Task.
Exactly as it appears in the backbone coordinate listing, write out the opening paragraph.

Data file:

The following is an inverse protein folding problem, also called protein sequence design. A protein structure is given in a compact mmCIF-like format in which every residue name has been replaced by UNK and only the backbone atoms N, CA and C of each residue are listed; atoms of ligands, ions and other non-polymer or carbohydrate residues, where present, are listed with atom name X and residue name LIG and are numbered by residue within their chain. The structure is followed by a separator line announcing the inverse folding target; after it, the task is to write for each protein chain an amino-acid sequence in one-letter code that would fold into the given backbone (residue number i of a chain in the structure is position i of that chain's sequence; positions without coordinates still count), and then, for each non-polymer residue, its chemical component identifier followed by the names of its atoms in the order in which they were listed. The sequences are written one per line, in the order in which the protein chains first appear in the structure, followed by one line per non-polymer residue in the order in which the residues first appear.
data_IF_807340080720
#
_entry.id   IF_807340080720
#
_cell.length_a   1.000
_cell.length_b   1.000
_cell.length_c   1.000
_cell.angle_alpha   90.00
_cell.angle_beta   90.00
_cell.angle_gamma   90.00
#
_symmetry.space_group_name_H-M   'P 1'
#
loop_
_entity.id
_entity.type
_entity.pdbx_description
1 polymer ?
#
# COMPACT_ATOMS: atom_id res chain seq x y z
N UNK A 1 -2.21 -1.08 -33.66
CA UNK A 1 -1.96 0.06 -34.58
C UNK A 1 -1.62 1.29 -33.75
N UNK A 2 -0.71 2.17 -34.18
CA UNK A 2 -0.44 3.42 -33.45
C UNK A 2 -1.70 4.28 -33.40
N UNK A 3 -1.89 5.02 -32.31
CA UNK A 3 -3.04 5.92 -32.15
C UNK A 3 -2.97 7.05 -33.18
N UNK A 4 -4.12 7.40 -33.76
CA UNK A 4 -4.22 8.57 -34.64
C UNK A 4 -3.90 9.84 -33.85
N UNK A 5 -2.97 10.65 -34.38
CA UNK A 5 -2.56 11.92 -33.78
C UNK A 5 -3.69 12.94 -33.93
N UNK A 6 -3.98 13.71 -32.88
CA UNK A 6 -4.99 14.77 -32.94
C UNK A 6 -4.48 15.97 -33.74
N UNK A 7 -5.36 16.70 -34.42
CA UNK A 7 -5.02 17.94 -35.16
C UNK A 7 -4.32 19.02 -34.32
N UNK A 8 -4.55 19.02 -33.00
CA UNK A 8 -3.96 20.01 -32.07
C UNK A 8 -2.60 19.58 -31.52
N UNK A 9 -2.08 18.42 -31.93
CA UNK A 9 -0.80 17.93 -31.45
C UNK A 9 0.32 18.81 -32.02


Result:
The following is an inverse protein folding problem, also called protein sequence design. A protein structure is given in a compact mmCIF-like format in which every residue name has been replaced by UNK and only the backbone atoms N, CA and C of each residue are listed; atoms of ligands, ions and other non-polymer or carbohydrate residues, where present, are listed with atom name X and residue name LIG and are numbered by residue within their chain. The structure is followed by a separator line announcing the inverse folding target; after it, the task is to write for each protein chain an amino-acid sequence in one-letter code that would fold into the given backbone (residue number i of a chain in the structure is position i of that chain's sequence; positions without coordinates still count), and then, for each non-polymer residue, its chemical component identifier followed by the names of its atoms in the order in which they were listed. The sequences are written one per line, in the order in which the protein chains first appear in the structure, followed by one line per non-polymer residue in the order in which the residues first appear.